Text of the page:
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The Cross: The Reality of the Cross for Today

By Peter Jeffery
November 2007 | Review by Paul Clement


An affirmation of the cross as part of God's will and purpose for the world. The death of Jesus, both with regard to its manner and its purpose, was set and determined by God himself. It wasn't a last-minute adjustment to a plan that was going wrong. It always was the plan as the many references and allusions to the cross in the Old Testament make very clear. To the Christian, this is a thrilling truth because it puts our salvation at the heart of God's will and purpose for this world. For the unbeliever, it reveals the folly of rejecting, not merely a doctrine, but the set plan of almighty God. The death of Jesus on the cross was so meticulously planned by God that, over a period of thousands of years, he alludes to it, and shows us it's going to happen - so that when it does, at last, take place, there should be no doubt as to its meaning.

  • Publisher: Evangelical Press
  • ISBN: 978-0852346426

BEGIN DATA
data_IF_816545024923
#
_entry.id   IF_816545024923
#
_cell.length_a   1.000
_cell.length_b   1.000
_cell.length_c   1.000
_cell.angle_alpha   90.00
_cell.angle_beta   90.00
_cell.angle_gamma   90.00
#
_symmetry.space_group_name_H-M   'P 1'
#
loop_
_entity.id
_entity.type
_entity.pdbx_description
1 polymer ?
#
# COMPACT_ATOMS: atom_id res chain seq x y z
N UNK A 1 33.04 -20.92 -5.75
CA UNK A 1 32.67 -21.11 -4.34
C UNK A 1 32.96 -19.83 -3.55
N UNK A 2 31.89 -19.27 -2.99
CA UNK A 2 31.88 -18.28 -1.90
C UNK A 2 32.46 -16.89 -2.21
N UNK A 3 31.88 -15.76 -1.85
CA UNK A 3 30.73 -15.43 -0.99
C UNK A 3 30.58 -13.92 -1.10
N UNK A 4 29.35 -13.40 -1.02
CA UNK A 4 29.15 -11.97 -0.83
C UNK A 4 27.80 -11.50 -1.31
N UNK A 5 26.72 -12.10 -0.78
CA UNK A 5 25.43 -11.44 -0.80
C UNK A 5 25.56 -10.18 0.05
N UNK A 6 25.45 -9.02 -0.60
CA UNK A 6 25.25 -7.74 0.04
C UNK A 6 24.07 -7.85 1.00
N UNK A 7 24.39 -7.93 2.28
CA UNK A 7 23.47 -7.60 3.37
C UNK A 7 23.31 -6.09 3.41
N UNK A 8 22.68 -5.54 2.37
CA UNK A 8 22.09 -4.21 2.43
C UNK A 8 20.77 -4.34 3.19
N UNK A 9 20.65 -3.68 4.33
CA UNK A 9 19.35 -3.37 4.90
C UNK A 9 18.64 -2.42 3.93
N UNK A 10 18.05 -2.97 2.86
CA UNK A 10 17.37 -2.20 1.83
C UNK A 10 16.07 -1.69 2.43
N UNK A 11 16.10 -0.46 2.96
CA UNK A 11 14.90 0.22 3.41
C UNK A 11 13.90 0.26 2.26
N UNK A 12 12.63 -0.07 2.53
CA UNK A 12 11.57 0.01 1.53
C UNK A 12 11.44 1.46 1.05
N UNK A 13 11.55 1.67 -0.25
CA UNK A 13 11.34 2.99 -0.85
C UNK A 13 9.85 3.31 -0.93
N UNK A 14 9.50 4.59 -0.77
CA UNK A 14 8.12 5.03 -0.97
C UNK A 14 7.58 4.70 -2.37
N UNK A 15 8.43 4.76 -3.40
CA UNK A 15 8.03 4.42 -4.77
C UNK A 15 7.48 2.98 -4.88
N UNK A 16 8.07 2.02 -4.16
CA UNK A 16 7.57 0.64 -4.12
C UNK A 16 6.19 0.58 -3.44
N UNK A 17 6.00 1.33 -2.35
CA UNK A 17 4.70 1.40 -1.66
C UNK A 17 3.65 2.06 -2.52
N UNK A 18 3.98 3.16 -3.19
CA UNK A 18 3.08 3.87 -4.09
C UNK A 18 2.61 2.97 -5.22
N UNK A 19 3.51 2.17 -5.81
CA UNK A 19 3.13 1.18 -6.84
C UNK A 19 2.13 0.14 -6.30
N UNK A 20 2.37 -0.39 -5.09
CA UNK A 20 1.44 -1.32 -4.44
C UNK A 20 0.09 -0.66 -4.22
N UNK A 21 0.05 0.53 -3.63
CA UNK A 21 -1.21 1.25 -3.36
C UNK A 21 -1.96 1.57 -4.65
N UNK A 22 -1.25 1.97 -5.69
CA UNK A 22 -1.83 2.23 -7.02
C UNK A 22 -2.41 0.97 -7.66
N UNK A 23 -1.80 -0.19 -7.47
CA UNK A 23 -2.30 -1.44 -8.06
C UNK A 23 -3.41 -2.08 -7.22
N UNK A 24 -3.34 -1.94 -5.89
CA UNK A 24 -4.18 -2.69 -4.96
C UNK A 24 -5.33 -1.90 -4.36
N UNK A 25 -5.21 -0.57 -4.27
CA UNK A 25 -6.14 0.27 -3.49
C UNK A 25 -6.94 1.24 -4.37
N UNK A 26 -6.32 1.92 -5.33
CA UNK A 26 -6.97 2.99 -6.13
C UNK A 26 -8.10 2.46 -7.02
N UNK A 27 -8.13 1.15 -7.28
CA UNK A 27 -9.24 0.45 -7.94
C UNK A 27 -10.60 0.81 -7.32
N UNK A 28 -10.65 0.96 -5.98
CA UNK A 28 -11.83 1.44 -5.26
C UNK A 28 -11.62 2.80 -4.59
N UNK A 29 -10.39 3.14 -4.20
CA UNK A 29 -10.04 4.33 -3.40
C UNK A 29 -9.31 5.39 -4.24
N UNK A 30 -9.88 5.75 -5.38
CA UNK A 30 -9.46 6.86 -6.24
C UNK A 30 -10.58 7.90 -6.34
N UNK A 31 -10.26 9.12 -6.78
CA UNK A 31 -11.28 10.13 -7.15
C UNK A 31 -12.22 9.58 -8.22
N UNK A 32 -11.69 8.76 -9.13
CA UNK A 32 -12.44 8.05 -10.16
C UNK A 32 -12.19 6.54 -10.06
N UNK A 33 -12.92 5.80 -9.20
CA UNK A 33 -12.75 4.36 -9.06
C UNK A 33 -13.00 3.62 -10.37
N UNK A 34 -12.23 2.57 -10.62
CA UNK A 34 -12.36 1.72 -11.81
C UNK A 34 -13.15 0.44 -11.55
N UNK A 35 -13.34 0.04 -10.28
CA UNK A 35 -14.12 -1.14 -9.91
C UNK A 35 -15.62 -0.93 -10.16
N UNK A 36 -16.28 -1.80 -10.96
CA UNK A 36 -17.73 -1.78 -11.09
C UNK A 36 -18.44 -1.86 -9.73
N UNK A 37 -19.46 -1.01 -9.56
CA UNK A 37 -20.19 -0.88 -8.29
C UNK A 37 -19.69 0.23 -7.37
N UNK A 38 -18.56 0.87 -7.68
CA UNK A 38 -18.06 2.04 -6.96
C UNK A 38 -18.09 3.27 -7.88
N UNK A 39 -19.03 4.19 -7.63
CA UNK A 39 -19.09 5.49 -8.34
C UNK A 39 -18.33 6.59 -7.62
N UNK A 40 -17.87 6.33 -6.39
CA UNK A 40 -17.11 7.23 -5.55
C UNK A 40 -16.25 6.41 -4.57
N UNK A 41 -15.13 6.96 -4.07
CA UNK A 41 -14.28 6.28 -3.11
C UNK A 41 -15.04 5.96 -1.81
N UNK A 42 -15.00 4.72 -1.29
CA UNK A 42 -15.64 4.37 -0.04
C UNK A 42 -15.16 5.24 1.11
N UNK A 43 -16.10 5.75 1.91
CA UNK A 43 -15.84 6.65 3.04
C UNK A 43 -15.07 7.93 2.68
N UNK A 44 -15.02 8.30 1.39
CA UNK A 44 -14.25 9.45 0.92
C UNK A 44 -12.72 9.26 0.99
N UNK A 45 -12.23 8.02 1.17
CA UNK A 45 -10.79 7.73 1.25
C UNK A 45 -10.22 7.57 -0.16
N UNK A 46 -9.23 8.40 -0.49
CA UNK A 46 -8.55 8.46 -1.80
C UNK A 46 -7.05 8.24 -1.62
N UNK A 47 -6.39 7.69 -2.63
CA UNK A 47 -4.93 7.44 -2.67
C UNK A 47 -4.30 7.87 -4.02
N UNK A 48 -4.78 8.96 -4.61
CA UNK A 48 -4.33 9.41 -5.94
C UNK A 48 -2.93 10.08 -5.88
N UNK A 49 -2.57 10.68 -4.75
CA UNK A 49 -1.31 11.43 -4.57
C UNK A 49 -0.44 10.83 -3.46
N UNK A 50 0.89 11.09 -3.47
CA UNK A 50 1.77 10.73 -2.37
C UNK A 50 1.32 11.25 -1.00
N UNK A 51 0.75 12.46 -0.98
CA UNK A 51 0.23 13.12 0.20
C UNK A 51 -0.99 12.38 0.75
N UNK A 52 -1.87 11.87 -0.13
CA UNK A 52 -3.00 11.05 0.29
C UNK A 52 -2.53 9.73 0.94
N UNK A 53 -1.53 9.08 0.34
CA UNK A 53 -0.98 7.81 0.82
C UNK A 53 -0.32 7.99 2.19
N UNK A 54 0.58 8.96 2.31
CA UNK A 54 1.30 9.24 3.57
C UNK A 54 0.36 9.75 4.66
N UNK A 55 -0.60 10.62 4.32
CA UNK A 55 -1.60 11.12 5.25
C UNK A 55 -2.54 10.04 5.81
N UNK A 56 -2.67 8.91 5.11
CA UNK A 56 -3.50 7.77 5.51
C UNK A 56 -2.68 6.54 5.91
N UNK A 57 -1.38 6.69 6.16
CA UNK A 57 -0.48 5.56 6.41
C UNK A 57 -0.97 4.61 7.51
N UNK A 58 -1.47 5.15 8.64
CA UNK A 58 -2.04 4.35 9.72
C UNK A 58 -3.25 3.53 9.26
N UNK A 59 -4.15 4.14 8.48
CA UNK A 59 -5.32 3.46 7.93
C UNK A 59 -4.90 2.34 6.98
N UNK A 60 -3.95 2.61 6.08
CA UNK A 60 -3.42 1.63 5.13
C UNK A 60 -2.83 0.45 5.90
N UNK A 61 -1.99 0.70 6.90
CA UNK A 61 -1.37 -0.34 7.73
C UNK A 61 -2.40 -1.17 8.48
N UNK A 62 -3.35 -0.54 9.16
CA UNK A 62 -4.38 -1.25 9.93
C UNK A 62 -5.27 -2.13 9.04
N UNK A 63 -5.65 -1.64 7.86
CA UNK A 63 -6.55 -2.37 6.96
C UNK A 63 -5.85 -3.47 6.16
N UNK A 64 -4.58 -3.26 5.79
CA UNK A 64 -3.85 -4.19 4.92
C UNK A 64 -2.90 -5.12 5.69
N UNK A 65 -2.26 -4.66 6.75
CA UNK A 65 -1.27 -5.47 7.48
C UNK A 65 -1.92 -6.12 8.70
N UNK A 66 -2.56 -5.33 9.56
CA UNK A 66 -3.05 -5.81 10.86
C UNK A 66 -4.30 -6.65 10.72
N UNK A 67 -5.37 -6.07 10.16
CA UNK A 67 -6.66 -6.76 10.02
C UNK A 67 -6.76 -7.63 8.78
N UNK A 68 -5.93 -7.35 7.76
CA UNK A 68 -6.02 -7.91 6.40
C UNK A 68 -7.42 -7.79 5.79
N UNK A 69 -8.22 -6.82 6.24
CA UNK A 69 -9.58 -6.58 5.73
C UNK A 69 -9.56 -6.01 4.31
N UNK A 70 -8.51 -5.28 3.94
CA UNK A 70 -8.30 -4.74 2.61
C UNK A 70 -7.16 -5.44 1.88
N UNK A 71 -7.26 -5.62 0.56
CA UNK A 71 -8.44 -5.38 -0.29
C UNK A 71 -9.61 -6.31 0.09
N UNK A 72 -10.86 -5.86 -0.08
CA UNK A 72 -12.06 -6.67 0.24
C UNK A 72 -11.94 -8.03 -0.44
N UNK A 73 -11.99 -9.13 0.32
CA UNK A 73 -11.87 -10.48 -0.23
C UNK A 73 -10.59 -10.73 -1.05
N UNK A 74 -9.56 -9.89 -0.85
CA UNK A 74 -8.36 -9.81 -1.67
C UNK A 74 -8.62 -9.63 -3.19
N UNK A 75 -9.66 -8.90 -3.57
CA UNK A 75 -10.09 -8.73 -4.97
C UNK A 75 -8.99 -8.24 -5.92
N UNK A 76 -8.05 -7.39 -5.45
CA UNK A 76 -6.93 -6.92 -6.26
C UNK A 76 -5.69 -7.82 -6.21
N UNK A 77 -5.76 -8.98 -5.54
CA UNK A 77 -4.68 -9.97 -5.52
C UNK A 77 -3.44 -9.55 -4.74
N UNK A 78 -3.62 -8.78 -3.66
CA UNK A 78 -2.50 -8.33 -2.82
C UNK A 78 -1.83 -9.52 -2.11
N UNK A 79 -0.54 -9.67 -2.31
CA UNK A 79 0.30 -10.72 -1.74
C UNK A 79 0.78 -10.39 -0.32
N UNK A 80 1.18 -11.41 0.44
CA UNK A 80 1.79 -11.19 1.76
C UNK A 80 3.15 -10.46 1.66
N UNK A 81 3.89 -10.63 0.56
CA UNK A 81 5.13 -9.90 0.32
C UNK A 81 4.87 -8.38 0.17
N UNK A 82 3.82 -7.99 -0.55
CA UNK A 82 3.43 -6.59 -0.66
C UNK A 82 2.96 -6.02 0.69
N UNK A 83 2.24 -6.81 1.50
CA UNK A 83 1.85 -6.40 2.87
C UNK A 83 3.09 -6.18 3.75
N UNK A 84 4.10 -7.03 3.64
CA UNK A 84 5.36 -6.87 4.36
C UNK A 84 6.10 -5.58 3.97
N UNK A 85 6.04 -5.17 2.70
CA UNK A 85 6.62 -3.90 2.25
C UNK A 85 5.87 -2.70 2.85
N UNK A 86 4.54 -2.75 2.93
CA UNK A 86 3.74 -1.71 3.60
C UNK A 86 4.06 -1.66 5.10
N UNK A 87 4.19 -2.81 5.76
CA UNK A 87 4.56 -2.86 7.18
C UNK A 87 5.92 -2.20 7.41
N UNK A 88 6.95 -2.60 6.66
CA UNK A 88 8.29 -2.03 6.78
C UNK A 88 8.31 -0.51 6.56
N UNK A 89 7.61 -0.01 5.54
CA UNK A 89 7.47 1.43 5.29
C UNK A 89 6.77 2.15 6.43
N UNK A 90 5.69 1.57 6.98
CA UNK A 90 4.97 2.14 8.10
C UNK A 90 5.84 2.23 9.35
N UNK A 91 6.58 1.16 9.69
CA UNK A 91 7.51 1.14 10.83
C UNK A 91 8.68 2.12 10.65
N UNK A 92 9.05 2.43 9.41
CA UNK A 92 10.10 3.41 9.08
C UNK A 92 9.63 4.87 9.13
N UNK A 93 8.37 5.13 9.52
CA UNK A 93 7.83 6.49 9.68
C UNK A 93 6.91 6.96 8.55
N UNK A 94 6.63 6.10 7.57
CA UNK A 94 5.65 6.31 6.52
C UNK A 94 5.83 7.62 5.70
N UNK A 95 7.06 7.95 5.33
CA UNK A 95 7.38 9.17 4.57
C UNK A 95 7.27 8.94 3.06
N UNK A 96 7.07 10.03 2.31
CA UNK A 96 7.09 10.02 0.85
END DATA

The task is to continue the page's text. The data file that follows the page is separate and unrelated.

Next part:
• Pages: 112
  • Price: £3.59
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Book Review

The title The Cross, and the subtitle ‘The reality of the cross for today’, leaves us in no doubt about the purpose of this little book – it is to explain the necessity of Christ’s crucifixion to atone for the sins of fallen people like you and me.

Peter Jeffery takes us on a succinct journey, progressing from God’s set purpose and plan to send his Son to be the propitiation for our sins; through certain key Old Testament ceremonies and prophecies; to their fulfilment in the Lord Jesus Christ.

Each chapter is brief and can be used devotionally but the book is especially directed to the unbeliever and the young Christian. They will discover how the Day of Atonement, the Passover and the sprinkled blood were all symbolic of Christ’s sacrifice for us. They pointed forward to Gethsemane and Calvary – the significance of which are most helpfully explained.
In this short review I cannot rehearse the wide variety of scriptures and themes covered, but suffice it to say that Peter Jeffery has crammed a lot of truth into a very few pages. He quotes mainly from the NIV.

More experienced Christians might want certain statements explained in more detail, but that desire can be met by books like John Murray’s Redemption Accomplished and Applied. However, The Cross is an excellent aid in understanding the gospel message of Jesus Christ and him crucified. It is also a significant evangelistic tool.

In an age when certain influential church leaders mistakenly view Jesus Christ’s offering and death on the cross as ‘an act of vulnerable love’ rather than an atoning sacrifice, Peter Jeffery proclaims the age-old gospel that characterises Christ’s true Church. And that gives his book a most important role.

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